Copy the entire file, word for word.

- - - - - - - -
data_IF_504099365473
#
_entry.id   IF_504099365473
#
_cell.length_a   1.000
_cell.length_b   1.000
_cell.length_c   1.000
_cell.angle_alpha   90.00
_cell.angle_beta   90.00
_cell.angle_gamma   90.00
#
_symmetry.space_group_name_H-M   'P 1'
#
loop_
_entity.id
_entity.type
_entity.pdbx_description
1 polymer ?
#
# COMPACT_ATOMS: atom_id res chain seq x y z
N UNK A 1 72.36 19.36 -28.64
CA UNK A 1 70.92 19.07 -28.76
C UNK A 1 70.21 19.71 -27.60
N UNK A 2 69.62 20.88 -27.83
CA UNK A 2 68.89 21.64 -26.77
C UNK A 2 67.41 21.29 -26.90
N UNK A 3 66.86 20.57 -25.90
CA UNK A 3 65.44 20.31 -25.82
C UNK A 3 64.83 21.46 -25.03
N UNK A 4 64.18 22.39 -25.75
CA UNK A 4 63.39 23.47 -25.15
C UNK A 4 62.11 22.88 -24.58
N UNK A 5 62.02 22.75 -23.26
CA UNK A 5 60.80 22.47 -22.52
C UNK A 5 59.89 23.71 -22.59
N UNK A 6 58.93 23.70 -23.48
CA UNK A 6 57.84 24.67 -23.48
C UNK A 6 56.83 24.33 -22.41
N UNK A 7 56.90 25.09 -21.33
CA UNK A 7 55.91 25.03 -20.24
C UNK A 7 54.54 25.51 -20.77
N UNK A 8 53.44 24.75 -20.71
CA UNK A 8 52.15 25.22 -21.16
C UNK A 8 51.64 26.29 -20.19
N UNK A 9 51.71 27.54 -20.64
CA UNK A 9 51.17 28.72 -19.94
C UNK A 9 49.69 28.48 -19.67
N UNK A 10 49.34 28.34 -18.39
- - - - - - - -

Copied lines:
data_IF_504099365473
#
_entry.id   IF_504099365473
#
_cell.length_a   1.000
_cell.length_b   1.000
_cell.length_c   1.000
_cell.angle_alpha   90.00
_cell.angle_beta   90.00
_cell.angle_gamma   90.00
#
_symmetry.space_group_name_H-M   'P 1'
#
loop_
_entity.id
_entity.type
_entity.pdbx_description
1 polymer ?
#
# COMPACT_ATOMS: atom_id res chain seq x y z
N UNK A 1 72.36 19.36 -28.64
CA UNK A 1 70.92 19.07 -28.76
C UNK A 1 70.21 19.71 -27.60
N UNK A 2 69.62 20.88 -27.83
CA UNK A 2 68.89 21.64 -26.77
C UNK A 2 67.41 21.29 -26.90
N UNK A 3 66.86 20.57 -25.90
CA UNK A 3 65.44 20.31 -25.82
C UNK A 3 64.83 21.46 -25.03
N UNK A 4 64.18 22.39 -25.75
CA UNK A 4 63.39 23.47 -25.15
C UNK A 4 62.11 22.88 -24.58
N UNK A 5 62.02 22.75 -23.26
CA UNK A 5 60.80 22.47 -22.52
C UNK A 5 59.89 23.71 -22.59
N UNK A 6 58.93 23.70 -23.48
CA UNK A 6 57.84 24.67 -23.48
C UNK A 6 56.83 24.33 -22.41
N UNK A 7 56.90 25.09 -21.33
CA UNK A 7 55.91 25.03 -20.24
C UNK A 7 54.54 25.51 -20.77
N UNK A 8 53.44 24.75 -20.71
CA UNK A 8 52.15 25.22 -21.16
C UNK A 8 51.64 26.29 -20.19
N UNK A 9 51.71 27.54 -20.64
CA UNK A 9 51.17 28.72 -19.94
C UNK A 9 49.69 28.48 -19.67
N UNK A 10 49.34 28.34 -18.39